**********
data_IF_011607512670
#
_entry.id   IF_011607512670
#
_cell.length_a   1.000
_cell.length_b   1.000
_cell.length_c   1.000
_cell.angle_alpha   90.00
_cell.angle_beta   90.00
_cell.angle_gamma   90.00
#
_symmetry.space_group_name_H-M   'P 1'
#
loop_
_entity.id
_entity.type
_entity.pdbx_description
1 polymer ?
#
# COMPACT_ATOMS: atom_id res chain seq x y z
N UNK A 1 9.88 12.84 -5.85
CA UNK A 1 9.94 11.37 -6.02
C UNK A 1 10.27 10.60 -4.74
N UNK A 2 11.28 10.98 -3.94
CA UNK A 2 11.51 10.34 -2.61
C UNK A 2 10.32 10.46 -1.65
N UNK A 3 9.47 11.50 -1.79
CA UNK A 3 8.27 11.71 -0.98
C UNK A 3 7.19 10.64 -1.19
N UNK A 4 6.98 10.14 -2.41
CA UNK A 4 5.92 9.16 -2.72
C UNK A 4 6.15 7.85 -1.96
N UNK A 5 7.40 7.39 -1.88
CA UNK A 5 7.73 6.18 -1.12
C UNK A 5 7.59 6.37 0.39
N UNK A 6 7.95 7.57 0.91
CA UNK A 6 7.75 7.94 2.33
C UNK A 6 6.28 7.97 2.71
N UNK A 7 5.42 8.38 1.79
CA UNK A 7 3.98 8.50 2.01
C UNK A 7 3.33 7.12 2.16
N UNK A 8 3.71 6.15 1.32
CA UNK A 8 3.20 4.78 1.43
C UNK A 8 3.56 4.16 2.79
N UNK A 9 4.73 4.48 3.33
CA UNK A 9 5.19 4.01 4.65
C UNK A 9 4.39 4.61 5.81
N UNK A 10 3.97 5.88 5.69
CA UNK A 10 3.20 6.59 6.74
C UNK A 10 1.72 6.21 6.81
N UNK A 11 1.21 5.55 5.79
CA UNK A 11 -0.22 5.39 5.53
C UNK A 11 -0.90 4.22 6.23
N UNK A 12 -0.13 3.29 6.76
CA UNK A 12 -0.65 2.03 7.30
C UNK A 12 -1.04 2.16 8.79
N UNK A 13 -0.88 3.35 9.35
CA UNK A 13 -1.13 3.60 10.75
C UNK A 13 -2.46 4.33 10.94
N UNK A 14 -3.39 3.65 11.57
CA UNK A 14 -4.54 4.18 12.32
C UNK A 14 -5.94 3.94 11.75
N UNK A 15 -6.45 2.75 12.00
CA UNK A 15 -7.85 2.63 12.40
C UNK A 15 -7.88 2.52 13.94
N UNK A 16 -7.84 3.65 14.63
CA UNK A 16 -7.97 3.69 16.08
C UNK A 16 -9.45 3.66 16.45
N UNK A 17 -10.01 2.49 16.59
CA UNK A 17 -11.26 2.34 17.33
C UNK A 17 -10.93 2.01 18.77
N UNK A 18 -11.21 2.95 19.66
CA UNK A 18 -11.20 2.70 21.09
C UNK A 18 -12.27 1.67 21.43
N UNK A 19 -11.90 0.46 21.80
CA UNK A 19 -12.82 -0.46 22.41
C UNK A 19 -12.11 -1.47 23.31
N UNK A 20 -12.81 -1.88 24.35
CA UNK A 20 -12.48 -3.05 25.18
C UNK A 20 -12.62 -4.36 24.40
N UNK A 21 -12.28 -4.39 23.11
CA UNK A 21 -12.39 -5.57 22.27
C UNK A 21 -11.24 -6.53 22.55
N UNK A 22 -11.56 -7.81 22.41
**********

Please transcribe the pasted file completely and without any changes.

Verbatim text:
data_IF_011607512670
#
_entry.id   IF_011607512670
#
_cell.length_a   1.000
_cell.length_b   1.000
_cell.length_c   1.000
_cell.angle_alpha   90.00
_cell.angle_beta   90.00
_cell.angle_gamma   90.00
#
_symmetry.space_group_name_H-M   'P 1'
#
loop_
_entity.id
_entity.type
_entity.pdbx_description
1 polymer ?
#
# COMPACT_ATOMS: atom_id res chain seq x y z
N UNK A 1 9.88 12.84 -5.85
CA UNK A 1 9.94 11.37 -6.02
C UNK A 1 10.27 10.60 -4.74
N UNK A 2 11.28 10.98 -3.94
CA UNK A 2 11.51 10.34 -2.61
C UNK A 2 10.32 10.46 -1.65
N UNK A 3 9.47 11.50 -1.79
CA UNK A 3 8.27 11.71 -0.98
C UNK A 3 7.19 10.64 -1.19
N UNK A 4 6.98 10.14 -2.41
CA UNK A 4 5.92 9.16 -2.72
C UNK A 4 6.15 7.85 -1.96
N UNK A 5 7.40 7.39 -1.88
CA UNK A 5 7.73 6.18 -1.12
C UNK A 5 7.59 6.37 0.39
N UNK A 6 7.95 7.57 0.91
CA UNK A 6 7.75 7.94 2.33
C UNK A 6 6.28 7.97 2.71
N UNK A 7 5.42 8.38 1.79
CA UNK A 7 3.98 8.50 2.01
C UNK A 7 3.33 7.12 2.16
N UNK A 8 3.71 6.15 1.32
CA UNK A 8 3.20 4.78 1.43
C UNK A 8 3.56 4.16 2.79
N UNK A 9 4.73 4.48 3.33
CA UNK A 9 5.19 4.01 4.65
C UNK A 9 4.39 4.61 5.81
N UNK A 10 3.97 5.88 5.69
CA UNK A 10 3.20 6.59 6.74
C UNK A 10 1.72 6.21 6.81
N UNK A 11 1.21 5.55 5.79
CA UNK A 11 -0.22 5.39 5.53
C UNK A 11 -0.90 4.22 6.23
N UNK A 12 -0.13 3.29 6.76
CA UNK A 12 -0.65 2.03 7.30
C UNK A 12 -1.04 2.16 8.79
N UNK A 13 -0.88 3.35 9.35
CA UNK A 13 -1.13 3.60 10.75
C UNK A 13 -2.46 4.33 10.94
N UNK A 14 -3.39 3.65 11.57
CA UNK A 14 -4.54 4.18 12.32
C UNK A 14 -5.94 3.94 11.75
N UNK A 15 -6.45 2.75 12.00
CA UNK A 15 -7.85 2.63 12.40
C UNK A 15 -7.88 2.52 13.94
N UNK A 16 -7.84 3.65 14.63
CA UNK A 16 -7.97 3.69 16.08
C UNK A 16 -9.45 3.66 16.45
N UNK A 17 -10.01 2.49 16.59
CA UNK A 17 -11.26 2.34 17.33
C UNK A 17 -10.93 2.01 18.77
N UNK A 18 -11.21 2.95 19.66
CA UNK A 18 -11.20 2.70 21.09
C UNK A 18 -12.27 1.67 21.43
N UNK A 19 -11.90 0.46 21.80
CA UNK A 19 -12.82 -0.46 22.41
C UNK A 19 -12.11 -1.47 23.31
N UNK A 20 -12.81 -1.88 24.35
CA UNK A 20 -12.48 -3.05 25.18
C UNK A 20 -12.62 -4.36 24.40
N UNK A 21 -12.28 -4.39 23.11
CA UNK A 21 -12.39 -5.57 22.27
C UNK A 21 -11.24 -6.53 22.55
N UNK A 22 -11.56 -7.81 22.41